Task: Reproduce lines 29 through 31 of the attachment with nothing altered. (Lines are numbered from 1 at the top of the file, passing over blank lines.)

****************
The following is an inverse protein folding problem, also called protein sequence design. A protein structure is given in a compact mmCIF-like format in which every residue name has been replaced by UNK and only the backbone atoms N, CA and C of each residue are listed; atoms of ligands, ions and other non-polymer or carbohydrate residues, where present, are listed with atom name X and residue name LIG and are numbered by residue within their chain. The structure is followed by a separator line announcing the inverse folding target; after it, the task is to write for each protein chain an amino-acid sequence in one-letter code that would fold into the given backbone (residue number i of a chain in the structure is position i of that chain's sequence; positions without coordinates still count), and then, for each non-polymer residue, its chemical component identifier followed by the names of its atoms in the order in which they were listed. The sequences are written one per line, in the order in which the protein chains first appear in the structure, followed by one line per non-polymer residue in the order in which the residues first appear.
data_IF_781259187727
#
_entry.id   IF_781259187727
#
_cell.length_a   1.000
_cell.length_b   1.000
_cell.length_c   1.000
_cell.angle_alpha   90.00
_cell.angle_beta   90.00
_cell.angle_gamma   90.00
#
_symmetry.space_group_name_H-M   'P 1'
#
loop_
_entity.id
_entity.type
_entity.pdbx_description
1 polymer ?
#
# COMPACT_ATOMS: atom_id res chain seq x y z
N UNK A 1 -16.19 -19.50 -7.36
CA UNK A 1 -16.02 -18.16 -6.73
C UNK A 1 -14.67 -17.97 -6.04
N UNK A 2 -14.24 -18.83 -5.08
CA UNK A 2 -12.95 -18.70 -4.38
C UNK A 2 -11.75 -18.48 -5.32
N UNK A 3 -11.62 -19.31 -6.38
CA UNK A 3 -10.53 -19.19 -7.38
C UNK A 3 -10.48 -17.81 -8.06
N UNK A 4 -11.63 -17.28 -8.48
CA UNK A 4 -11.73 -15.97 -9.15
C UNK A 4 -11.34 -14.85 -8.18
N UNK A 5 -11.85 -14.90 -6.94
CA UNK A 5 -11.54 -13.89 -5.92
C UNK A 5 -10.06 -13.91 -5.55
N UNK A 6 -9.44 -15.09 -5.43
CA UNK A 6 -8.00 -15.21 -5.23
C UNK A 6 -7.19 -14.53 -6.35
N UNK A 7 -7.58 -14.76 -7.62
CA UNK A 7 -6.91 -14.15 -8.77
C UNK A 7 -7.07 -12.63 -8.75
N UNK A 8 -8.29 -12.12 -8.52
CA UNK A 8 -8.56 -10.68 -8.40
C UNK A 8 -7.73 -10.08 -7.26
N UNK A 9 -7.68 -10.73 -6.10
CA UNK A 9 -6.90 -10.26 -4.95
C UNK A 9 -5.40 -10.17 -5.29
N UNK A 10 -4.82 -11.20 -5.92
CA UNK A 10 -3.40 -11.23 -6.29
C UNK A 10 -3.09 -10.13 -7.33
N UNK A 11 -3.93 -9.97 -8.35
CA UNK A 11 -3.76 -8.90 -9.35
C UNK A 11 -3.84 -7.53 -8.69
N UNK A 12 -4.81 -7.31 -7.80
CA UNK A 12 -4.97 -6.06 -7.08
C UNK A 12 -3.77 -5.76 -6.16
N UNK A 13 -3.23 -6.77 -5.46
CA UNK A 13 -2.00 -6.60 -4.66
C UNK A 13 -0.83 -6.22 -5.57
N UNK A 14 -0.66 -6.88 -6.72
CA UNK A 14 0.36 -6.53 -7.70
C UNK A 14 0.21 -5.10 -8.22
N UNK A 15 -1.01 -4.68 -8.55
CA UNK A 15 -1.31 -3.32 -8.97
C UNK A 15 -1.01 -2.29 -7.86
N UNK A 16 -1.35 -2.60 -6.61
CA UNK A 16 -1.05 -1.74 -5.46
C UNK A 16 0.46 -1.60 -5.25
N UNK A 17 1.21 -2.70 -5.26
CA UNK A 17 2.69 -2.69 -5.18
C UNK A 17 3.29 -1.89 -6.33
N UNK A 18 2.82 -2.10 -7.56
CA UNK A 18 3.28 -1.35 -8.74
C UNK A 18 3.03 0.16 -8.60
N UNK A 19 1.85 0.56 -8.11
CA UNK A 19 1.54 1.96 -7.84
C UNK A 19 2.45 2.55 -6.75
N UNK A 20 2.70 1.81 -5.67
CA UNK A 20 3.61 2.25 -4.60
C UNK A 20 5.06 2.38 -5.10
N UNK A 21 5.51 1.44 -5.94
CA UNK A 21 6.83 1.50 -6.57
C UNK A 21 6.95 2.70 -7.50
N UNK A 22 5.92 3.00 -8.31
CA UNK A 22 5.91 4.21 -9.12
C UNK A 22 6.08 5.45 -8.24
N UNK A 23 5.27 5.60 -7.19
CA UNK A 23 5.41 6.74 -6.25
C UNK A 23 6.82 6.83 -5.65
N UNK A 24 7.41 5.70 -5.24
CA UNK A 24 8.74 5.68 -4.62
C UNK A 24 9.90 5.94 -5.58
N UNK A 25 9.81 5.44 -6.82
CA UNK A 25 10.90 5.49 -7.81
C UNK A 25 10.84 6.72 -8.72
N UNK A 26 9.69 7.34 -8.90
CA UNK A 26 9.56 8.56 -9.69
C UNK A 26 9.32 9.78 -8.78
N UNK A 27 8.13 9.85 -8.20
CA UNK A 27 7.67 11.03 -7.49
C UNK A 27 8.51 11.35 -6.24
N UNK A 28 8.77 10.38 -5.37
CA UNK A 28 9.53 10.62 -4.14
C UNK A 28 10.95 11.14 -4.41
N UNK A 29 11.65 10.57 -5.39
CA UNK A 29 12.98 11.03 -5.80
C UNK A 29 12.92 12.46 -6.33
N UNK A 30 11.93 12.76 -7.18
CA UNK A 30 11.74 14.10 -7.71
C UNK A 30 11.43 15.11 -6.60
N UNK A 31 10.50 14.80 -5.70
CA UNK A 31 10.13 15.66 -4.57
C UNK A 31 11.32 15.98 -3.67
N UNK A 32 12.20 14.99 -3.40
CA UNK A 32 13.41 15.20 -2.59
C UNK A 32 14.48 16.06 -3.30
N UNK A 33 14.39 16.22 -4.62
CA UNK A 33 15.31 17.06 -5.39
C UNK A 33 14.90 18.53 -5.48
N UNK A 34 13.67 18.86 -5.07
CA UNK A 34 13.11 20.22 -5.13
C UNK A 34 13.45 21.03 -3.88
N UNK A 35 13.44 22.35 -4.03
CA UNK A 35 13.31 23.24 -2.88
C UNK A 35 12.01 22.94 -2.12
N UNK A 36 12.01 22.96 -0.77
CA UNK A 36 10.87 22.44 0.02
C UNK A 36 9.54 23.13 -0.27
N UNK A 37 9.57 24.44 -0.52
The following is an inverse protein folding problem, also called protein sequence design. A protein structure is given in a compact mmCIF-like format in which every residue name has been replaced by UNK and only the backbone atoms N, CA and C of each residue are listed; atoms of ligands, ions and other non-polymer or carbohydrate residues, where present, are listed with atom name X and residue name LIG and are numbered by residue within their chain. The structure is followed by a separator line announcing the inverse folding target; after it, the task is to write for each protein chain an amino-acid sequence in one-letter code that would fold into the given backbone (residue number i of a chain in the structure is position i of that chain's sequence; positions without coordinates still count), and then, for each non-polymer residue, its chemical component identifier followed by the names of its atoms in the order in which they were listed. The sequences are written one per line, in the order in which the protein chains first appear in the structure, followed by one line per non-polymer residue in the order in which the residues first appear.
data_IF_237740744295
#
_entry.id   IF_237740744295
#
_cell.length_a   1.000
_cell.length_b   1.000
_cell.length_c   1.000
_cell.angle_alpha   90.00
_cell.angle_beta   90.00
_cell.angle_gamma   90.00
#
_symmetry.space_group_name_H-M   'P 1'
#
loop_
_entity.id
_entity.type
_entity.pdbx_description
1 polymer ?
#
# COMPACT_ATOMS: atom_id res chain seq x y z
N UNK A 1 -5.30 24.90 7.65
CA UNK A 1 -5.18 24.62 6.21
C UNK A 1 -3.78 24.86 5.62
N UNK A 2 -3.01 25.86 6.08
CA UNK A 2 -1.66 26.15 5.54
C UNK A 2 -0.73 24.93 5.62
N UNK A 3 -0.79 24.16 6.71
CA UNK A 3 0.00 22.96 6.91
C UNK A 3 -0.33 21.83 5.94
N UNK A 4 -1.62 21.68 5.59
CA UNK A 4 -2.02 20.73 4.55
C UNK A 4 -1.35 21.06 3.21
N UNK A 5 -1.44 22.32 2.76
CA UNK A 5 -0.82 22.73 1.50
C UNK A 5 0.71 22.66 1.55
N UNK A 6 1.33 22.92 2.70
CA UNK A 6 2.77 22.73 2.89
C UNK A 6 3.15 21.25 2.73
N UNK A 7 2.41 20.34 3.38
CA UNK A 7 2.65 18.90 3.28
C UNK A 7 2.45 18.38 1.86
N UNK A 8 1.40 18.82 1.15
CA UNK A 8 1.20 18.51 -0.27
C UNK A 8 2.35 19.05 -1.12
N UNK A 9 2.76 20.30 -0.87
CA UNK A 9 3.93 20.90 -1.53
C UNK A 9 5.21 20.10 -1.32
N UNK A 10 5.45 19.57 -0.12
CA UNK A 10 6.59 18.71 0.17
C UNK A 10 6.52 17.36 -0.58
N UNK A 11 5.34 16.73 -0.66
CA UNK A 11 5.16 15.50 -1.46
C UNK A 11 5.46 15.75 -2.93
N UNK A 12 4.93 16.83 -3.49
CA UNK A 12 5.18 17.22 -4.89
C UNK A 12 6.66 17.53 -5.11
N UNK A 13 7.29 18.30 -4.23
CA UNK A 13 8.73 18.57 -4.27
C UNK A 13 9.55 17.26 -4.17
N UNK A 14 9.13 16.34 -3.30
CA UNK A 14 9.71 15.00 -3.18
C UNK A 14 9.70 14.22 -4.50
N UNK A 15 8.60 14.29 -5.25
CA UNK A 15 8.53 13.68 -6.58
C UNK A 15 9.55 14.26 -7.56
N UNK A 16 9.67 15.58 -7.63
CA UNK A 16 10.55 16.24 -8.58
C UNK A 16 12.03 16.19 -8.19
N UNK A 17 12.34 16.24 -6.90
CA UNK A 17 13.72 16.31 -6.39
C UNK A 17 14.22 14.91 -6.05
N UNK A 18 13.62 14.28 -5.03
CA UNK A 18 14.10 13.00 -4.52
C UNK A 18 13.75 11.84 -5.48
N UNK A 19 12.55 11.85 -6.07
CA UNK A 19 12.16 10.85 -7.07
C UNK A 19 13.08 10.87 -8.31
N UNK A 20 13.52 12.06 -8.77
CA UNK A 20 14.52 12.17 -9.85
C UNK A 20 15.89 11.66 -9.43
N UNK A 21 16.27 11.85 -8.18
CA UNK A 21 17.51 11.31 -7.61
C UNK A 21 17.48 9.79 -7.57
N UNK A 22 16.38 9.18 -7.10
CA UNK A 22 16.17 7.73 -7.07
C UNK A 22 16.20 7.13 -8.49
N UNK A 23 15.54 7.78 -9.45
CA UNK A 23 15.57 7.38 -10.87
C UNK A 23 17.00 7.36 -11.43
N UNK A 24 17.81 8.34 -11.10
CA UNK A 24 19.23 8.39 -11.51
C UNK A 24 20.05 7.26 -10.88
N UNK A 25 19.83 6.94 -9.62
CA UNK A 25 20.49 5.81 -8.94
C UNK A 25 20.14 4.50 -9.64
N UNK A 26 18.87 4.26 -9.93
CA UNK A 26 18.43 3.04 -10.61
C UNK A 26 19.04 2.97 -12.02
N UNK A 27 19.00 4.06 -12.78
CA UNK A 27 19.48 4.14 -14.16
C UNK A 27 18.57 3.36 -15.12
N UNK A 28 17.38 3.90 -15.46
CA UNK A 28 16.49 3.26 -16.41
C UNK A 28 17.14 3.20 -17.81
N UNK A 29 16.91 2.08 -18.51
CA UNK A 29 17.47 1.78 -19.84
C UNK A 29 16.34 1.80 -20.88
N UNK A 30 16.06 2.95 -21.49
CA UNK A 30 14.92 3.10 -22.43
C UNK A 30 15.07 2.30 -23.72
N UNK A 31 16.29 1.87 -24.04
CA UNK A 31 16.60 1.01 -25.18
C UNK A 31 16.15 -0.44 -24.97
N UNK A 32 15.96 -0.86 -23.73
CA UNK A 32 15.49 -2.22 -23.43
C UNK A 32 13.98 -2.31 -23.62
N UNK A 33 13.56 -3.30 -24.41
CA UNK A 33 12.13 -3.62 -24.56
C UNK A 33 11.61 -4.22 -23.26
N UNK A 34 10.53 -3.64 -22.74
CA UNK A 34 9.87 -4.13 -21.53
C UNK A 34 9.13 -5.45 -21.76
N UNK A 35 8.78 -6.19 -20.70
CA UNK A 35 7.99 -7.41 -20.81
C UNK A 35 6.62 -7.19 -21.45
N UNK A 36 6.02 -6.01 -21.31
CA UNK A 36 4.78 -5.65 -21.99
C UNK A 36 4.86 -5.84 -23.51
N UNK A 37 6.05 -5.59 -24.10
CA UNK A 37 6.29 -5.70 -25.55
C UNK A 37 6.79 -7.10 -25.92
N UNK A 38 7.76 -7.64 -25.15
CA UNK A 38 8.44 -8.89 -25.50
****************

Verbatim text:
CA UNK A 3 -10.53 -19.19 -7.38
C UNK A 3 -10.48 -17.81 -8.06
N UNK A 4 -11.63 -17.28 -8.48